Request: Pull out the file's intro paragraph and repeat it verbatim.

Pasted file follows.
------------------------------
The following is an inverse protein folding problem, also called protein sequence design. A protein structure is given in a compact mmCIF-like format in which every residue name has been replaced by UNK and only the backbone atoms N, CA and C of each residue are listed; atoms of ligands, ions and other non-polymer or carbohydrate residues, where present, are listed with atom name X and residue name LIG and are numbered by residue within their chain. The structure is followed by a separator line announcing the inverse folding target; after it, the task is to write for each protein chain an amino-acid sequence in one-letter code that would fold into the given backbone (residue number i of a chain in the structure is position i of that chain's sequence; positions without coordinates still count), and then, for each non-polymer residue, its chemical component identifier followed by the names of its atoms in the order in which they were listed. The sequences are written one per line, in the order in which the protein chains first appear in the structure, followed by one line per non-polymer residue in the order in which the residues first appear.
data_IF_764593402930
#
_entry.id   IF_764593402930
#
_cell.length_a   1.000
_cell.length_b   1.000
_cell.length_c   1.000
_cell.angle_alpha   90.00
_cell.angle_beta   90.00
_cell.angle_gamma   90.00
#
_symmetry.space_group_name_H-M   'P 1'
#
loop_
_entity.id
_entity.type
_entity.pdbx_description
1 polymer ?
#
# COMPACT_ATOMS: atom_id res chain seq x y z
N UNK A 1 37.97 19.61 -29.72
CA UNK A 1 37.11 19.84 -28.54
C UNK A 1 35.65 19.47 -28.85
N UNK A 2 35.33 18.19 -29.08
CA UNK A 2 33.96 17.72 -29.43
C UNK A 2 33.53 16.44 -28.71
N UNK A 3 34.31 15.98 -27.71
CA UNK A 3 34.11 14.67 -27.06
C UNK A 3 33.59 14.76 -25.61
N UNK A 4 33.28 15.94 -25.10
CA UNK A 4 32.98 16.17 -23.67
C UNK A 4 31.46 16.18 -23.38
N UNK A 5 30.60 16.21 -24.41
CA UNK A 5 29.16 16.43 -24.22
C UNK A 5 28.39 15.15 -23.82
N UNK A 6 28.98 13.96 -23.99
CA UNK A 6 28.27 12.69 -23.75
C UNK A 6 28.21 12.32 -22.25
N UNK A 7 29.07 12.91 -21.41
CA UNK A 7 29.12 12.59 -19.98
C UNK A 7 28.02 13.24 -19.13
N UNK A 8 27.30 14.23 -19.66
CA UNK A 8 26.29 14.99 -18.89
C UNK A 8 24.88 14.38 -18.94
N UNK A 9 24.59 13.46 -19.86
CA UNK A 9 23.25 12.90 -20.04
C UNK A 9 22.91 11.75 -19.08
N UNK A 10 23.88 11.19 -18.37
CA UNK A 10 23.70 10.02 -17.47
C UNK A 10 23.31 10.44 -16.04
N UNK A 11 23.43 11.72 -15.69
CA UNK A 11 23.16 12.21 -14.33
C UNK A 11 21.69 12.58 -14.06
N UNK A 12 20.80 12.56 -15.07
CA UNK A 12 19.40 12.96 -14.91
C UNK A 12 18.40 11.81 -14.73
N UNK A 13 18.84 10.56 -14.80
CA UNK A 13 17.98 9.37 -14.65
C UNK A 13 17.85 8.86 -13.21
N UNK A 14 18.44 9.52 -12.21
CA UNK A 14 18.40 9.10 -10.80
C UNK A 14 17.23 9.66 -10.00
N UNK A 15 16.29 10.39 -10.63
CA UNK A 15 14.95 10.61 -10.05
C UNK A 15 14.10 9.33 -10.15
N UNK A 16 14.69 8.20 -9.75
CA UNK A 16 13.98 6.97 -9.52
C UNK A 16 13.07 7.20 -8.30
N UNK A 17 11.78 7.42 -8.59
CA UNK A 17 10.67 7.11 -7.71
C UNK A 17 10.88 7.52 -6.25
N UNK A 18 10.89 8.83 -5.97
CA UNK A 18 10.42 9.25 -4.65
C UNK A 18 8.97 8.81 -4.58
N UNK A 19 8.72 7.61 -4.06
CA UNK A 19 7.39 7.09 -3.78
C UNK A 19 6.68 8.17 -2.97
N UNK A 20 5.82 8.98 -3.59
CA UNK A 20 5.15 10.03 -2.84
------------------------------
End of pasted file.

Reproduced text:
The following is an inverse protein folding problem, also called protein sequence design. A protein structure is given in a compact mmCIF-like format in which every residue name has been replaced by UNK and only the backbone atoms N, CA and C of each residue are listed; atoms of ligands, ions and other non-polymer or carbohydrate residues, where present, are listed with atom name X and residue name LIG and are numbered by residue within their chain. The structure is followed by a separator line announcing the inverse folding target; after it, the task is to write for each protein chain an amino-acid sequence in one-letter code that would fold into the given backbone (residue number i of a chain in the structure is position i of that chain's sequence; positions without coordinates still count), and then, for each non-polymer residue, its chemical component identifier followed by the names of its atoms in the order in which they were listed. The sequences are written one per line, in the order in which the protein chains first appear in the structure, followed by one line per non-polymer residue in the order in which the residues first appear.